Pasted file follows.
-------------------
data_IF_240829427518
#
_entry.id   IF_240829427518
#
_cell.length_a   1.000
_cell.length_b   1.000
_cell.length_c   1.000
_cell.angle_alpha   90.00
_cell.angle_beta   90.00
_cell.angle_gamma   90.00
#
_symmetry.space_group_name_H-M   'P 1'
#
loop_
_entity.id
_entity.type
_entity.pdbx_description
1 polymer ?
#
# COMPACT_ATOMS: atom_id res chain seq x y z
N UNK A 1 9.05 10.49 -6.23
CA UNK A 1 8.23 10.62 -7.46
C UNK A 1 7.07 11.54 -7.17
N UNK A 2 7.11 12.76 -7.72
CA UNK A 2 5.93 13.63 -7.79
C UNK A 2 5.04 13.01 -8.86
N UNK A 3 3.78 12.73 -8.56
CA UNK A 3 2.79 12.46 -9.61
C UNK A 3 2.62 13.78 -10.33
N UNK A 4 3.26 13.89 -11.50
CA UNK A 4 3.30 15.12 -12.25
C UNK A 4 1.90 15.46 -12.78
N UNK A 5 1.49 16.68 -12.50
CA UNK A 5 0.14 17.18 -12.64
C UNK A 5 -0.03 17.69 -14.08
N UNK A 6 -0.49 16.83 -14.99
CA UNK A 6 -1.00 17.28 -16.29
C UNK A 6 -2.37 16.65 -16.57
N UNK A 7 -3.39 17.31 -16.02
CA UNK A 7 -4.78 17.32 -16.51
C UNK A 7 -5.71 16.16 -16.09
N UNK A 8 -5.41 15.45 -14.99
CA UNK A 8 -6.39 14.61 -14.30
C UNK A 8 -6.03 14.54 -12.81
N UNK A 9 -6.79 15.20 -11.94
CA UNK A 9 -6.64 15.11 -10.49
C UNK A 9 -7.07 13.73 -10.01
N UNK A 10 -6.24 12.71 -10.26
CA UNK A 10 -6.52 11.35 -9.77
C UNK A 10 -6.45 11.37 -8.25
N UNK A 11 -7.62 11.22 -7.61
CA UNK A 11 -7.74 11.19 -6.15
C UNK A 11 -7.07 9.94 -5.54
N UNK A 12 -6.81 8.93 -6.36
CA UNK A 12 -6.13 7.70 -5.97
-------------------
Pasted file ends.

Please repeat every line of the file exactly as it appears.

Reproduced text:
data_IF_240829427518
#
_entry.id   IF_240829427518
#
_cell.length_a   1.000
_cell.length_b   1.000
_cell.length_c   1.000
_cell.angle_alpha   90.00
_cell.angle_beta   90.00
_cell.angle_gamma   90.00
#
_symmetry.space_group_name_H-M   'P 1'
#
loop_
_entity.id
_entity.type
_entity.pdbx_description
1 polymer ?
#
# COMPACT_ATOMS: atom_id res chain seq x y z
N UNK A 1 9.05 10.49 -6.23
CA UNK A 1 8.23 10.62 -7.46
C UNK A 1 7.07 11.54 -7.17
N UNK A 2 7.11 12.76 -7.72
CA UNK A 2 5.93 13.63 -7.79
C UNK A 2 5.04 13.01 -8.86
N UNK A 3 3.78 12.73 -8.56
CA UNK A 3 2.79 12.46 -9.61
C UNK A 3 2.62 13.78 -10.33
N UNK A 4 3.26 13.89 -11.50
CA UNK A 4 3.30 15.12 -12.25
C UNK A 4 1.90 15.46 -12.78
N UNK A 5 1.49 16.68 -12.50
CA UNK A 5 0.14 17.18 -12.64
C UNK A 5 -0.03 17.69 -14.08
N UNK A 6 -0.49 16.83 -14.99
CA UNK A 6 -1.00 17.28 -16.29
C UNK A 6 -2.37 16.65 -16.57
N UNK A 7 -3.39 17.31 -16.02
CA UNK A 7 -4.78 17.32 -16.51
C UNK A 7 -5.71 16.16 -16.09
N UNK A 8 -5.41 15.45 -14.99
CA UNK A 8 -6.39 14.61 -14.30
C UNK A 8 -6.03 14.54 -12.81
N UNK A 9 -6.79 15.20 -11.94
CA UNK A 9 -6.64 15.11 -10.49
C UNK A 9 -7.07 13.73 -10.01
N UNK A 10 -6.24 12.71 -10.26
CA UNK A 10 -6.52 11.35 -9.77
C UNK A 10 -6.45 11.37 -8.25
N UNK A 11 -7.62 11.22 -7.61
CA UNK A 11 -7.74 11.19 -6.15
C UNK A 11 -7.07 9.94 -5.54
N UNK A 12 -6.81 8.93 -6.36
CA UNK A 12 -6.13 7.70 -5.97